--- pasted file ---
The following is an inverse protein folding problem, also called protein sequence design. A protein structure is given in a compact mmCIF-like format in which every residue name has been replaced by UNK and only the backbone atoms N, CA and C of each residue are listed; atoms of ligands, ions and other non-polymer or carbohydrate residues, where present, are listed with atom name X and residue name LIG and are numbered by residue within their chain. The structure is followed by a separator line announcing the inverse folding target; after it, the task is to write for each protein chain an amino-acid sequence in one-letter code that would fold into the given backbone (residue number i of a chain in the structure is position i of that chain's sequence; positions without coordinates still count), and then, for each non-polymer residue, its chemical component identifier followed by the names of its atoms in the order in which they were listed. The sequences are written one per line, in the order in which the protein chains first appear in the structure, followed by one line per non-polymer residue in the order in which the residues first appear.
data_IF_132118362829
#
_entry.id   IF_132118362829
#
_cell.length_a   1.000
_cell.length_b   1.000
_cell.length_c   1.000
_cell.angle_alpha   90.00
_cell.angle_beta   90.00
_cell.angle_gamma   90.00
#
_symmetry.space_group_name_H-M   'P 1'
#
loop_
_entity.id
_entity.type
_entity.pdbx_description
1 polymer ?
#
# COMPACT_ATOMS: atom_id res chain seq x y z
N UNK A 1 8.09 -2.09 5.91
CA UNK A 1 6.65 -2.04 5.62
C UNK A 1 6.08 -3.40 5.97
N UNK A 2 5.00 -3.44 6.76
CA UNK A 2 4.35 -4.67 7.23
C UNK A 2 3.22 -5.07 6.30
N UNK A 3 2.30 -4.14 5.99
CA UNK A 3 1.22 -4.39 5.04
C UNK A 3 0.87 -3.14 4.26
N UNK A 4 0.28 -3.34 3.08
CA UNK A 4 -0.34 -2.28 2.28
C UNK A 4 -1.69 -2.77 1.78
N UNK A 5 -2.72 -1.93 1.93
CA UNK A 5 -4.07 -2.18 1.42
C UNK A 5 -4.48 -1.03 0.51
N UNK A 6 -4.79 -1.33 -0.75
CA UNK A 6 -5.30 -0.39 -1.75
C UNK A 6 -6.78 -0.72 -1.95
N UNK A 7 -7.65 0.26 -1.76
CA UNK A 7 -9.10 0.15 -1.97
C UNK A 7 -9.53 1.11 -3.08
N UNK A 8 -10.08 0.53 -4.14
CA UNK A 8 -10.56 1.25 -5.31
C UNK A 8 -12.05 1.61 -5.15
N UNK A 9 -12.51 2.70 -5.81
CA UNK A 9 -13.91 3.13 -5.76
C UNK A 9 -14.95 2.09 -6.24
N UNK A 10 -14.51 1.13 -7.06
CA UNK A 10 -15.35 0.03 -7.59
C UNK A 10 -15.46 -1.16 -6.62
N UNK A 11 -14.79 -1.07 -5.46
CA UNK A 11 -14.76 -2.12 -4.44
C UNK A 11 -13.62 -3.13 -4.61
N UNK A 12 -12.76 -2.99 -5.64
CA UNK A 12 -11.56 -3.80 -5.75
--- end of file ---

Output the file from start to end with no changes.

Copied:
The following is an inverse protein folding problem, also called protein sequence design. A protein structure is given in a compact mmCIF-like format in which every residue name has been replaced by UNK and only the backbone atoms N, CA and C of each residue are listed; atoms of ligands, ions and other non-polymer or carbohydrate residues, where present, are listed with atom name X and residue name LIG and are numbered by residue within their chain. The structure is followed by a separator line announcing the inverse folding target; after it, the task is to write for each protein chain an amino-acid sequence in one-letter code that would fold into the given backbone (residue number i of a chain in the structure is position i of that chain's sequence; positions without coordinates still count), and then, for each non-polymer residue, its chemical component identifier followed by the names of its atoms in the order in which they were listed. The sequences are written one per line, in the order in which the protein chains first appear in the structure, followed by one line per non-polymer residue in the order in which the residues first appear.
data_IF_132118362829
#
_entry.id   IF_132118362829
#
_cell.length_a   1.000
_cell.length_b   1.000
_cell.length_c   1.000
_cell.angle_alpha   90.00
_cell.angle_beta   90.00
_cell.angle_gamma   90.00
#
_symmetry.space_group_name_H-M   'P 1'
#
loop_
_entity.id
_entity.type
_entity.pdbx_description
1 polymer ?
#
# COMPACT_ATOMS: atom_id res chain seq x y z
N UNK A 1 8.09 -2.09 5.91
CA UNK A 1 6.65 -2.04 5.62
C UNK A 1 6.08 -3.40 5.97
N UNK A 2 5.00 -3.44 6.76
CA UNK A 2 4.35 -4.67 7.23
C UNK A 2 3.22 -5.07 6.30
N UNK A 3 2.30 -4.14 5.99
CA UNK A 3 1.22 -4.39 5.04
C UNK A 3 0.87 -3.14 4.26
N UNK A 4 0.28 -3.34 3.08
CA UNK A 4 -0.34 -2.28 2.28
C UNK A 4 -1.69 -2.77 1.78
N UNK A 5 -2.72 -1.93 1.93
CA UNK A 5 -4.07 -2.18 1.42
C UNK A 5 -4.48 -1.03 0.51
N UNK A 6 -4.79 -1.33 -0.75
CA UNK A 6 -5.30 -0.39 -1.75
C UNK A 6 -6.78 -0.72 -1.95
N UNK A 7 -7.65 0.26 -1.76
CA UNK A 7 -9.10 0.15 -1.97
C UNK A 7 -9.53 1.11 -3.08
N UNK A 8 -10.08 0.53 -4.14
CA UNK A 8 -10.56 1.25 -5.31
C UNK A 8 -12.05 1.61 -5.15
N UNK A 9 -12.51 2.70 -5.81
CA UNK A 9 -13.91 3.13 -5.76
C UNK A 9 -14.95 2.09 -6.24
N UNK A 10 -14.51 1.13 -7.06
CA UNK A 10 -15.35 0.03 -7.59
C UNK A 10 -15.46 -1.16 -6.62
N UNK A 11 -14.79 -1.07 -5.46
CA UNK A 11 -14.76 -2.12 -4.44
C UNK A 11 -13.62 -3.13 -4.61
N UNK A 12 -12.76 -2.99 -5.64
CA UNK A 12 -11.56 -3.80 -5.75